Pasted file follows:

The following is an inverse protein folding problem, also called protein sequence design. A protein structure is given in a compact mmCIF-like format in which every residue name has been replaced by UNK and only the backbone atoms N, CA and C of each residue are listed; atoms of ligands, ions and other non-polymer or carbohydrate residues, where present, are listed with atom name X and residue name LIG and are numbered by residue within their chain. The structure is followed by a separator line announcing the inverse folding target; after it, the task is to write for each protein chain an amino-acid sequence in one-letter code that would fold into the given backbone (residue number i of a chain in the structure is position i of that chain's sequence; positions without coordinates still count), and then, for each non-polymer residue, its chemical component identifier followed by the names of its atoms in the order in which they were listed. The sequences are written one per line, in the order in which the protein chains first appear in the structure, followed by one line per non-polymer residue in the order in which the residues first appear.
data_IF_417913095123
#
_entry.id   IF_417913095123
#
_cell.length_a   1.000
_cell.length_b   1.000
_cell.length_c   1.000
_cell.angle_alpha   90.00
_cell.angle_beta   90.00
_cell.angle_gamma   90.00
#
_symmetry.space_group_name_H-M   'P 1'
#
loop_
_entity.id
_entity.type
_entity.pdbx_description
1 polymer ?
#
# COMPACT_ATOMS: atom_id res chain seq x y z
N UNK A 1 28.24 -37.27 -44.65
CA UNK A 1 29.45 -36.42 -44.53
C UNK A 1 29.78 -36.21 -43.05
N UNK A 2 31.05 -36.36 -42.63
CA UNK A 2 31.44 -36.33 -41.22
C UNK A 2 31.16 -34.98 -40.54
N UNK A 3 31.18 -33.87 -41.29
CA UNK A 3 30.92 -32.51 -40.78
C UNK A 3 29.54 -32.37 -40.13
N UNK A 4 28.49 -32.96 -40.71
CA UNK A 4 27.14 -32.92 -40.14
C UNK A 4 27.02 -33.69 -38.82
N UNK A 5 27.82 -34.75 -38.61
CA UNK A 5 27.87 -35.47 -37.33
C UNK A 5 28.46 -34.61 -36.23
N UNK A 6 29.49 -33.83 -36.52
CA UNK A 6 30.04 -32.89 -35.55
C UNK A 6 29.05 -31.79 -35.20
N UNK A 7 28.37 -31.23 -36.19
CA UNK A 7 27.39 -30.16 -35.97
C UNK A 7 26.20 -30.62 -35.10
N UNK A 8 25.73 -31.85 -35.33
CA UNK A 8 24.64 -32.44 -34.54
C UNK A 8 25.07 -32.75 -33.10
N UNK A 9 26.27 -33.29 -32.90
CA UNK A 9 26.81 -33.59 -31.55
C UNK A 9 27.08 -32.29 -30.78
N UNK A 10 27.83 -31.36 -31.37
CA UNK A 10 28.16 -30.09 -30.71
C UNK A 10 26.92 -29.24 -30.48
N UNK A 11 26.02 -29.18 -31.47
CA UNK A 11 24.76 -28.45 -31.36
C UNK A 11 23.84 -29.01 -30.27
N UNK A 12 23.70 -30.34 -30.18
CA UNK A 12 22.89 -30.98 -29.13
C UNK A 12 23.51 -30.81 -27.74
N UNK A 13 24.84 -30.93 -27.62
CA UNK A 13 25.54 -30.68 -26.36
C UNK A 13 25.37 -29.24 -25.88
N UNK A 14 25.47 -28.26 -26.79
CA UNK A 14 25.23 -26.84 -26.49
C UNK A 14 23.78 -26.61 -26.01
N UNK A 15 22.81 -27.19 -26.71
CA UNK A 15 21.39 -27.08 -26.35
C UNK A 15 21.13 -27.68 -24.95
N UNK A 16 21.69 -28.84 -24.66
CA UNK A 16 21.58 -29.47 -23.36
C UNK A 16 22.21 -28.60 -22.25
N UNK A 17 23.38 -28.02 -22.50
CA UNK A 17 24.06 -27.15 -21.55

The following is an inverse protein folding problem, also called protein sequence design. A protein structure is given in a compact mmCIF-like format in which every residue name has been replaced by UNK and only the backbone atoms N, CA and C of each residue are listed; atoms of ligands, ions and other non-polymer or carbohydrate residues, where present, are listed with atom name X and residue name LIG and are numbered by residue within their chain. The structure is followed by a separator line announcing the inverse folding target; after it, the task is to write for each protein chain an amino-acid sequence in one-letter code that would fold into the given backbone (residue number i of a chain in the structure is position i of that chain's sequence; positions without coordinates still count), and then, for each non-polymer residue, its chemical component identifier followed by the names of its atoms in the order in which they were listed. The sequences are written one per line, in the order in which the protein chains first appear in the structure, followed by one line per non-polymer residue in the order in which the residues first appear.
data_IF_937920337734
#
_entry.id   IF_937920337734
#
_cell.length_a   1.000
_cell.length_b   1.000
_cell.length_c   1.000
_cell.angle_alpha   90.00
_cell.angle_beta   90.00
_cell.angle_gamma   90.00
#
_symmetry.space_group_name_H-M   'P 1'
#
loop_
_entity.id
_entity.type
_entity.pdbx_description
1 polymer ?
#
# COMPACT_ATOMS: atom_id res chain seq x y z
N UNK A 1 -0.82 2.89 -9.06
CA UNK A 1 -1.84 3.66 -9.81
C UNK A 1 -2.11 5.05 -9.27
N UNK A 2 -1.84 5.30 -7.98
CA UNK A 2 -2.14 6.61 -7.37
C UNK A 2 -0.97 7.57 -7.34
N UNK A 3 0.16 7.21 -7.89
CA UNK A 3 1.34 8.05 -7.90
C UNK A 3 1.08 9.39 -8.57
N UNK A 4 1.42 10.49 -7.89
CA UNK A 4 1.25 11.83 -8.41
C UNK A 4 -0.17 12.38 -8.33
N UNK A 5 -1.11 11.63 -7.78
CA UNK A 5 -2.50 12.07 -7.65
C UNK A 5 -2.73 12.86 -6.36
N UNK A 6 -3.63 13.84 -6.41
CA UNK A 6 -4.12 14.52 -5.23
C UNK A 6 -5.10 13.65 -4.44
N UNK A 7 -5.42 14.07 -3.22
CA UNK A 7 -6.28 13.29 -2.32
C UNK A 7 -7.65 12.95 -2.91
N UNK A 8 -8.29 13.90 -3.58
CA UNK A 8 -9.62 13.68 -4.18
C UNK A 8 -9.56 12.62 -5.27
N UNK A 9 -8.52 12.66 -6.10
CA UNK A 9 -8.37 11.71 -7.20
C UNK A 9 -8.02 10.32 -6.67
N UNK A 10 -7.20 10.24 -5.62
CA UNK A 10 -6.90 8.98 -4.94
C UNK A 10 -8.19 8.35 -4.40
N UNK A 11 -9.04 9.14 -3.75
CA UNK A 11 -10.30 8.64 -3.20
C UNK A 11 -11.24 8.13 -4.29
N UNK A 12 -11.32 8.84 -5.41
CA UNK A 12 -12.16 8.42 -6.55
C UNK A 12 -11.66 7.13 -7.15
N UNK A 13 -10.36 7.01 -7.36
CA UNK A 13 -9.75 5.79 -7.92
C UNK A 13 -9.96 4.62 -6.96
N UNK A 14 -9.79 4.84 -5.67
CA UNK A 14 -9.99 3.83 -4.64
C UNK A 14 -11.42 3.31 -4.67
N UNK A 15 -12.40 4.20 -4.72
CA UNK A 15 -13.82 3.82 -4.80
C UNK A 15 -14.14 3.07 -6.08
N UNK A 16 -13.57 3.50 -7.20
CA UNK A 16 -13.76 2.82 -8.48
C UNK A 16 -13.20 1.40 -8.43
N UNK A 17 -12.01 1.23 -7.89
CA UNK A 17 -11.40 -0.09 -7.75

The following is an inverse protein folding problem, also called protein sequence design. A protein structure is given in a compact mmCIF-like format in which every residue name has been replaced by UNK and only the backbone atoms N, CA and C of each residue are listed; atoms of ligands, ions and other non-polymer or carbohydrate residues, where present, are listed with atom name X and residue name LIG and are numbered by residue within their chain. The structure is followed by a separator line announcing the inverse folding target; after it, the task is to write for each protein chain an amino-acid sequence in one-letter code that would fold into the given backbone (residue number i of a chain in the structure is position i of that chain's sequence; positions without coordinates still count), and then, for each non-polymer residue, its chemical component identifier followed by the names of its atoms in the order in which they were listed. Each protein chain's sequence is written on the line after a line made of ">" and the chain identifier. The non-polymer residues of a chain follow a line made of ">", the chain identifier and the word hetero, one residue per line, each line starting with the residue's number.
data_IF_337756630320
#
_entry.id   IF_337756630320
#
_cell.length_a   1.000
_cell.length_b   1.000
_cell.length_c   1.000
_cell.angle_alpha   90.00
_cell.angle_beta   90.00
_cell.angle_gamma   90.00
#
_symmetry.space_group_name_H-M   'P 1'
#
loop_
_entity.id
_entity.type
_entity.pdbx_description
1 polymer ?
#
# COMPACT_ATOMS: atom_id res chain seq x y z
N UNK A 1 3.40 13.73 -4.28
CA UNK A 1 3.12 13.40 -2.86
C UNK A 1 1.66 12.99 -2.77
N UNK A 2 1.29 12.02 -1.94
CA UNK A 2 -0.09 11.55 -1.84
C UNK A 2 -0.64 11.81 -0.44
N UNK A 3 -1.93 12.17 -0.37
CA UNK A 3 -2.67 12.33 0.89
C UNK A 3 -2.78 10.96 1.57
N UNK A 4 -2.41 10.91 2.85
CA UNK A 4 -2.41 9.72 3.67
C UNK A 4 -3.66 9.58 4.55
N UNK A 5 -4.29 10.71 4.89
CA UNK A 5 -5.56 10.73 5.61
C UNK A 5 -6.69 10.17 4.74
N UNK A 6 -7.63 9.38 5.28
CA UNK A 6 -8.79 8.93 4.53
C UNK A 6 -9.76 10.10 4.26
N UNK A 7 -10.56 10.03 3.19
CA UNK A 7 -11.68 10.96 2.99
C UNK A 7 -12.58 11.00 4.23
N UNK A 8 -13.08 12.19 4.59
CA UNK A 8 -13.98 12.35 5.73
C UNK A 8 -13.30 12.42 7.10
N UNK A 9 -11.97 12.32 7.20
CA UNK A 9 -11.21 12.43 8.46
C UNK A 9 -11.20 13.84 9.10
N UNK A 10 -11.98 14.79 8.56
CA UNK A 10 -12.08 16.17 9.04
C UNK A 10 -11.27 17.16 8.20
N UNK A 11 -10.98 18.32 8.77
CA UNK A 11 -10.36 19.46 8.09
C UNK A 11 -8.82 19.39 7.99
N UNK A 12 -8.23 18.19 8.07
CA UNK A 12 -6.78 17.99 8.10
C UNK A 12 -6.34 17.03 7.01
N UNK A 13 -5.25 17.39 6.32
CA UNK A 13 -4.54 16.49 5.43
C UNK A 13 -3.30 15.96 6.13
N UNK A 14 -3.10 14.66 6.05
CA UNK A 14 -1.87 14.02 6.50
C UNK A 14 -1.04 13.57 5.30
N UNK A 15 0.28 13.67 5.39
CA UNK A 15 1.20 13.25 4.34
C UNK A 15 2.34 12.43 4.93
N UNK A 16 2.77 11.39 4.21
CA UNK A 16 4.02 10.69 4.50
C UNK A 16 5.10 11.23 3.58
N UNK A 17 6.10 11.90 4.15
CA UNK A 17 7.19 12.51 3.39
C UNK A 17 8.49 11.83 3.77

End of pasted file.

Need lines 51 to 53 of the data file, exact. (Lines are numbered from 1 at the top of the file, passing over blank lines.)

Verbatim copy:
C UNK A 10 26.92 -29.24 -30.48
N UNK A 11 26.02 -29.18 -31.47
CA UNK A 11 24.76 -28.45 -31.36